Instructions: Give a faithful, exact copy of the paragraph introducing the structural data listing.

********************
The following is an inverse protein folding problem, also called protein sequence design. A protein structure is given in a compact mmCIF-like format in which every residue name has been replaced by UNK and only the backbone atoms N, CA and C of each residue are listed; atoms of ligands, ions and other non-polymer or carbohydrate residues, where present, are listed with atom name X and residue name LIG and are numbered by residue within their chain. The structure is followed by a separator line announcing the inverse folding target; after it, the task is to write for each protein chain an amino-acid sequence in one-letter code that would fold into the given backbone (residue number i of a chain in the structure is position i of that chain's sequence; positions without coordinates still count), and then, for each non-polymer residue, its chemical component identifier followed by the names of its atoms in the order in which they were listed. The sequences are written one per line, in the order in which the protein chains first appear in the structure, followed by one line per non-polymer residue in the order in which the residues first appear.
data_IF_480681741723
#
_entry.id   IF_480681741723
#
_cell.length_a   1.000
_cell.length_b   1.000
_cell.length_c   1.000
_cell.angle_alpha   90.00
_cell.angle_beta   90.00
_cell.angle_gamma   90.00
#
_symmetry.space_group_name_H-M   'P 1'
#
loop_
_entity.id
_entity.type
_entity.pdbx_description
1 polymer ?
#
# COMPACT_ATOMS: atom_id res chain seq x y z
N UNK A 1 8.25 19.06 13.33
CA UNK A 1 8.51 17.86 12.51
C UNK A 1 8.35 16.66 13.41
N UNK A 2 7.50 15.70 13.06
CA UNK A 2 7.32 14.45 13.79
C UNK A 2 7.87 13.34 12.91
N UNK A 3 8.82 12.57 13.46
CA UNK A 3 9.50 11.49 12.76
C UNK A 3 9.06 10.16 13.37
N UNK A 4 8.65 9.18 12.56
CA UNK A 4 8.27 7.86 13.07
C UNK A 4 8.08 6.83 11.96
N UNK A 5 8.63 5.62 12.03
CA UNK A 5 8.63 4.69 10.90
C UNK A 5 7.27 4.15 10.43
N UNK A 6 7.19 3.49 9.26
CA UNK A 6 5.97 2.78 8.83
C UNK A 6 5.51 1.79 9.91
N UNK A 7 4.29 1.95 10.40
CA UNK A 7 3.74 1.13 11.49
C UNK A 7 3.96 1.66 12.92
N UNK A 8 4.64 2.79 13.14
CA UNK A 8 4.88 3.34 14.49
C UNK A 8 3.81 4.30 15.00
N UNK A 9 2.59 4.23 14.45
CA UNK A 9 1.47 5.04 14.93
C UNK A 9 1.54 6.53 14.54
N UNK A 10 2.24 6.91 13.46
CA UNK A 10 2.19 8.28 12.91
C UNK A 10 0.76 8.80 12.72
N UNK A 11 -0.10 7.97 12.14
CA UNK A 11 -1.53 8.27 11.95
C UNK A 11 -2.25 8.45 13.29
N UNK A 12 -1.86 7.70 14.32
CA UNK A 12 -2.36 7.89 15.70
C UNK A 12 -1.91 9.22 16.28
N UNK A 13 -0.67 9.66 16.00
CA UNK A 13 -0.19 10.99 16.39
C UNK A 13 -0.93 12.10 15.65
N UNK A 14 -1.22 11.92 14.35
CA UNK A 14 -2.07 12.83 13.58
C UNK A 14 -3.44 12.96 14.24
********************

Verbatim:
The following is an inverse protein folding problem, also called protein sequence design. A protein structure is given in a compact mmCIF-like format in which every residue name has been replaced by UNK and only the backbone atoms N, CA and C of each residue are listed; atoms of ligands, ions and other non-polymer or carbohydrate residues, where present, are listed with atom name X and residue name LIG and are numbered by residue within their chain. The structure is followed by a separator line announcing the inverse folding target; after it, the task is to write for each protein chain an amino-acid sequence in one-letter code that would fold into the given backbone (residue number i of a chain in the structure is position i of that chain's sequence; positions without coordinates still count), and then, for each non-polymer residue, its chemical component identifier followed by the names of its atoms in the order in which they were listed. The sequences are written one per line, in the order in which the protein chains first appear in the structure, followed by one line per non-polymer residue in the order in which the residues first appear.